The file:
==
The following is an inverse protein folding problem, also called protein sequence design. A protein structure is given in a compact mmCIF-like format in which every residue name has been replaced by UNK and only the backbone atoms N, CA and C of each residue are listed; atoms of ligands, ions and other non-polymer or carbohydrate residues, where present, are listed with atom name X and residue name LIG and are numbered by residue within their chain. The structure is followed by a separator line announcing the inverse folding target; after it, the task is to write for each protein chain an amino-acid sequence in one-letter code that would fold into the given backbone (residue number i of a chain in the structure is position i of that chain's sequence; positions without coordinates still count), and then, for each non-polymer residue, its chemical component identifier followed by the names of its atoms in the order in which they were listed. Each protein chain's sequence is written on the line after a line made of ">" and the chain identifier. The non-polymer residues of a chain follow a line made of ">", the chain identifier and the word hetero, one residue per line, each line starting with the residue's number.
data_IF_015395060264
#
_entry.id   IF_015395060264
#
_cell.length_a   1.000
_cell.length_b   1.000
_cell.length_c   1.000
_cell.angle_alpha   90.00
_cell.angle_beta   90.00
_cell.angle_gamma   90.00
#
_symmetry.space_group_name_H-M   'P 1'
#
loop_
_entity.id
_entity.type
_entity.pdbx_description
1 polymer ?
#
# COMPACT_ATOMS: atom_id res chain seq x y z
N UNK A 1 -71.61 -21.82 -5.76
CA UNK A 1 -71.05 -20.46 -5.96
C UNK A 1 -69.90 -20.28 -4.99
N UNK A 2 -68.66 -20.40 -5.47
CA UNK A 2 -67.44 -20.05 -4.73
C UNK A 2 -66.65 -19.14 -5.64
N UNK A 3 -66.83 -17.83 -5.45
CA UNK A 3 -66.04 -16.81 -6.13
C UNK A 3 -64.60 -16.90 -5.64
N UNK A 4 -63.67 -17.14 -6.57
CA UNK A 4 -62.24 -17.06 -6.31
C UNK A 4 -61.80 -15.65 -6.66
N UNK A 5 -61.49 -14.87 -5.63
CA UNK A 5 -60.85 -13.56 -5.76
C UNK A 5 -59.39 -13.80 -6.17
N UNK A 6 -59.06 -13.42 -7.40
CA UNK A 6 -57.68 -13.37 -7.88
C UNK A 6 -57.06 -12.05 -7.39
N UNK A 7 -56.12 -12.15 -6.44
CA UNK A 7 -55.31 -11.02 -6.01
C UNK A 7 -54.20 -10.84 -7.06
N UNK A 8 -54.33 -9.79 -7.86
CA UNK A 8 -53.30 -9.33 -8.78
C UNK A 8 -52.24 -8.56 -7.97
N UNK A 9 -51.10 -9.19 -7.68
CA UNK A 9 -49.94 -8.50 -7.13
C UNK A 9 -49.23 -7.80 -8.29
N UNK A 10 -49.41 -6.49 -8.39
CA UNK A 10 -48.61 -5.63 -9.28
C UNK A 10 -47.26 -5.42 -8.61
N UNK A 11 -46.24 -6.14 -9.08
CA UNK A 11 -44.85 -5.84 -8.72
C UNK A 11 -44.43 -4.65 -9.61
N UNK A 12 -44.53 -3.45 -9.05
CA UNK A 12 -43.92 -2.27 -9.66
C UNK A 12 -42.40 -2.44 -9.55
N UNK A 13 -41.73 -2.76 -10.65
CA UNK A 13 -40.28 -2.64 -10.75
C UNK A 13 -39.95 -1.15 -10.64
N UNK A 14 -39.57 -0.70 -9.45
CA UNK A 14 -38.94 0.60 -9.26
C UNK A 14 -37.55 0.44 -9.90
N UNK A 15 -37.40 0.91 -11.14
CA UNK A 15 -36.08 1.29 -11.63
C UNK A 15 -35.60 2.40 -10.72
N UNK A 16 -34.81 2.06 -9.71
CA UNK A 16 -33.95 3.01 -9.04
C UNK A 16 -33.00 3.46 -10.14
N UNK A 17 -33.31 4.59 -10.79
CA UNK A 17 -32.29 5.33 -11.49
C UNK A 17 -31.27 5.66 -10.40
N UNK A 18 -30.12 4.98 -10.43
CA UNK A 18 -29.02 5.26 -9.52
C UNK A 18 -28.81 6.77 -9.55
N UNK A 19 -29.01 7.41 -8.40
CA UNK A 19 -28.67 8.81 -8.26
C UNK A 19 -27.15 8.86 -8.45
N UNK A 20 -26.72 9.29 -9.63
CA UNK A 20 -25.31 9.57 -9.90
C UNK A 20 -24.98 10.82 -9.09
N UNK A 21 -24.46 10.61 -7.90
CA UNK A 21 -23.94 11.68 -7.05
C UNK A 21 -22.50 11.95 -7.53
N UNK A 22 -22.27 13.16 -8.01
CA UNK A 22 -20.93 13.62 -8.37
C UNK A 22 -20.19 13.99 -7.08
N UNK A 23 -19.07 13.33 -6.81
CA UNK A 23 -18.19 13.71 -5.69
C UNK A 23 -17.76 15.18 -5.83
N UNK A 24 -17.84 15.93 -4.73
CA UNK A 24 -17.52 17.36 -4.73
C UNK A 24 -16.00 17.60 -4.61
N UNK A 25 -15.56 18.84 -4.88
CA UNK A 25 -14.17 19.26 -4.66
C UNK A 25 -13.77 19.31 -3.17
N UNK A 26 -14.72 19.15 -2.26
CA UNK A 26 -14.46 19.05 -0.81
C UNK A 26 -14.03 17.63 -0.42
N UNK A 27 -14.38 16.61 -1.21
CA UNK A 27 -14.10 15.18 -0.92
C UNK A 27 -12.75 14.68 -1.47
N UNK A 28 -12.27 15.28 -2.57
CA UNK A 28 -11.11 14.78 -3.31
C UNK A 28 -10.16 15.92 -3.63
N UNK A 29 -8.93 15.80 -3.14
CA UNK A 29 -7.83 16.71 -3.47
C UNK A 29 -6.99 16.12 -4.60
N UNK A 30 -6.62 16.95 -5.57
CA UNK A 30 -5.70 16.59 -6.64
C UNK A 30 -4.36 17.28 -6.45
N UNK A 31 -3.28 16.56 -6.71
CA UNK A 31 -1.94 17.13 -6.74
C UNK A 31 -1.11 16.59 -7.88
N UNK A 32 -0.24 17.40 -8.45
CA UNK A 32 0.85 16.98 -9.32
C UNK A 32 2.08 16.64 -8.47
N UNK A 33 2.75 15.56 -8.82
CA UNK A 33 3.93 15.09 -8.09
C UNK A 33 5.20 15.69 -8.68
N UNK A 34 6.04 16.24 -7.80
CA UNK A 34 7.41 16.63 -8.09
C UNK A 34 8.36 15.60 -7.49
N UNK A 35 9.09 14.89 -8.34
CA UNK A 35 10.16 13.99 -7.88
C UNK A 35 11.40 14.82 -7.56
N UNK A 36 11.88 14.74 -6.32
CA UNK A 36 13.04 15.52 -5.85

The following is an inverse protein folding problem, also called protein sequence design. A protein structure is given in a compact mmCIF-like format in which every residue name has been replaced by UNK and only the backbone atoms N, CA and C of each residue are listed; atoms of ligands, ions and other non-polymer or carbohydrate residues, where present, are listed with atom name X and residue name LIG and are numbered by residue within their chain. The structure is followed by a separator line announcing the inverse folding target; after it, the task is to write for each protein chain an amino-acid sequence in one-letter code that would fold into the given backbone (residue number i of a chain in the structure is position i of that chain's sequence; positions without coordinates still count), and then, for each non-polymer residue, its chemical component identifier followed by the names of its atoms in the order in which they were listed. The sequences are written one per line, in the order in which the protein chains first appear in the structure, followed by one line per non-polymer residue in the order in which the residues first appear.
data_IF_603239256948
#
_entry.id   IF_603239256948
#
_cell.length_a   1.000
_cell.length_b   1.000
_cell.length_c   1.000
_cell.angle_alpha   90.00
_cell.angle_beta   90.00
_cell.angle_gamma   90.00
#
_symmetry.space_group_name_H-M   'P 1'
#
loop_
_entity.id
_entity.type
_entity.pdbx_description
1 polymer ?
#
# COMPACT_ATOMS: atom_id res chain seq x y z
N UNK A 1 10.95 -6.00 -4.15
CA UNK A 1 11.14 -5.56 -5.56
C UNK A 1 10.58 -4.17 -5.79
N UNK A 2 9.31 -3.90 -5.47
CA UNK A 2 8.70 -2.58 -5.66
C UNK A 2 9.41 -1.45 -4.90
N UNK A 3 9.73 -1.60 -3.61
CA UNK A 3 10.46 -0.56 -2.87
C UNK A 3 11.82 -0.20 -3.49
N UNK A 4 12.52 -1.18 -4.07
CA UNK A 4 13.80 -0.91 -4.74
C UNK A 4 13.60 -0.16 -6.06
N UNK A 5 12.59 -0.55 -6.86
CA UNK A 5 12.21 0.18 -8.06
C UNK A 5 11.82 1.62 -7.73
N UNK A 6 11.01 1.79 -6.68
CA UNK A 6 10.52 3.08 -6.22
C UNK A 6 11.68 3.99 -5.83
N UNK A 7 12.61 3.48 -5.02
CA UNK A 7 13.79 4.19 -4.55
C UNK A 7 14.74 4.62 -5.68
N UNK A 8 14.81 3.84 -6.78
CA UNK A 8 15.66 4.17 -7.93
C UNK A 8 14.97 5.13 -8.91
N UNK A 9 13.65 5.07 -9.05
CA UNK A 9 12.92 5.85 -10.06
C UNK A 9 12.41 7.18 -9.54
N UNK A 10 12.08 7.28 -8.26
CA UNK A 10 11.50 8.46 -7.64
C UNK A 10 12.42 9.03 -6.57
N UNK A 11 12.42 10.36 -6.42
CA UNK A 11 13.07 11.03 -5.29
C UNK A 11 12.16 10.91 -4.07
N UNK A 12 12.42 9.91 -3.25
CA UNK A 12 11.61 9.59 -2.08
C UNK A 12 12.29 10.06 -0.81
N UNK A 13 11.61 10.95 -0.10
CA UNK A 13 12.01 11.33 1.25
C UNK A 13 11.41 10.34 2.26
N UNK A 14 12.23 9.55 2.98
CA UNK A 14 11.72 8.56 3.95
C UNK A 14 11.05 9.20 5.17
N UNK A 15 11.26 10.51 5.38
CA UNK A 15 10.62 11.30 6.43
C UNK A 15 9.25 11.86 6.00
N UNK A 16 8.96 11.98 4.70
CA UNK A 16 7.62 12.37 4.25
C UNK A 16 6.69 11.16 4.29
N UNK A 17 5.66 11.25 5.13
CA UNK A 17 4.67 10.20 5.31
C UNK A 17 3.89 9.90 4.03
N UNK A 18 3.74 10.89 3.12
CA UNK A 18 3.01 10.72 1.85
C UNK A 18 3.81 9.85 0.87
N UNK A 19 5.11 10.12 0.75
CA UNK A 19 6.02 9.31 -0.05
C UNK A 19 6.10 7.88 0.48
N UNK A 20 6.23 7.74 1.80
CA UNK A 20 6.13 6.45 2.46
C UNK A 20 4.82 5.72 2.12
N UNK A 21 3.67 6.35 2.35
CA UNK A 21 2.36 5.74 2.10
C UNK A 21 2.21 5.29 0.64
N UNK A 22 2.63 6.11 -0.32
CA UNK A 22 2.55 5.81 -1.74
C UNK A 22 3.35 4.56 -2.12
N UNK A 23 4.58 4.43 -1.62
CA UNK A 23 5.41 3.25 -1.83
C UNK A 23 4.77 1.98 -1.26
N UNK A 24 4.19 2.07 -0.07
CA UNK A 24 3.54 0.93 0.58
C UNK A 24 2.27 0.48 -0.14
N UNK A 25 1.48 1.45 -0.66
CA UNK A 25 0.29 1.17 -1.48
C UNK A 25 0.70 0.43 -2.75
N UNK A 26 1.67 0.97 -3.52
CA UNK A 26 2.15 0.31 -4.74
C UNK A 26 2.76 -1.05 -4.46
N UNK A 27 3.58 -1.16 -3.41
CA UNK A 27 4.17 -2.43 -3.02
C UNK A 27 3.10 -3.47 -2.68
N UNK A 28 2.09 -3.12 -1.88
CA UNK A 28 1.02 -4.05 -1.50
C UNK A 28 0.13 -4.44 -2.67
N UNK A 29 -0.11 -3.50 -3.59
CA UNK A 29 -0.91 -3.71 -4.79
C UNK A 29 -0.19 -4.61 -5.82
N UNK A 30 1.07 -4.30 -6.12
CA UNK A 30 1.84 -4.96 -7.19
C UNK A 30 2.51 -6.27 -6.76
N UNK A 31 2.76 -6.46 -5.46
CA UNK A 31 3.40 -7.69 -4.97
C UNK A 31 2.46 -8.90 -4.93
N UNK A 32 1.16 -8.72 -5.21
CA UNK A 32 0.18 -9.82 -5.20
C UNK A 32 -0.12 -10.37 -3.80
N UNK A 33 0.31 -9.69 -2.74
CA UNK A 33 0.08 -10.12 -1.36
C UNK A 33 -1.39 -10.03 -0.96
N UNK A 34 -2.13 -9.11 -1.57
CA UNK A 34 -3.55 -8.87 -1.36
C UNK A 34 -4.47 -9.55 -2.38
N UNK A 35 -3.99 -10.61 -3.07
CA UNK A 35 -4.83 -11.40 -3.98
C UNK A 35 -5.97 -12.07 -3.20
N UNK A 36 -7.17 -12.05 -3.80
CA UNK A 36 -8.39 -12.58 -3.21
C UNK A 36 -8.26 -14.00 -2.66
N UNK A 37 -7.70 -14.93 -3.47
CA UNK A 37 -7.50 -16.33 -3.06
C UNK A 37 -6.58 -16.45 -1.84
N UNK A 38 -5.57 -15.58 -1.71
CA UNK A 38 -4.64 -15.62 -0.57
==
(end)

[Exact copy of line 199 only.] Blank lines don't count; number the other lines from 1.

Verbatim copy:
CA UNK A 17 4.67 10.20 5.31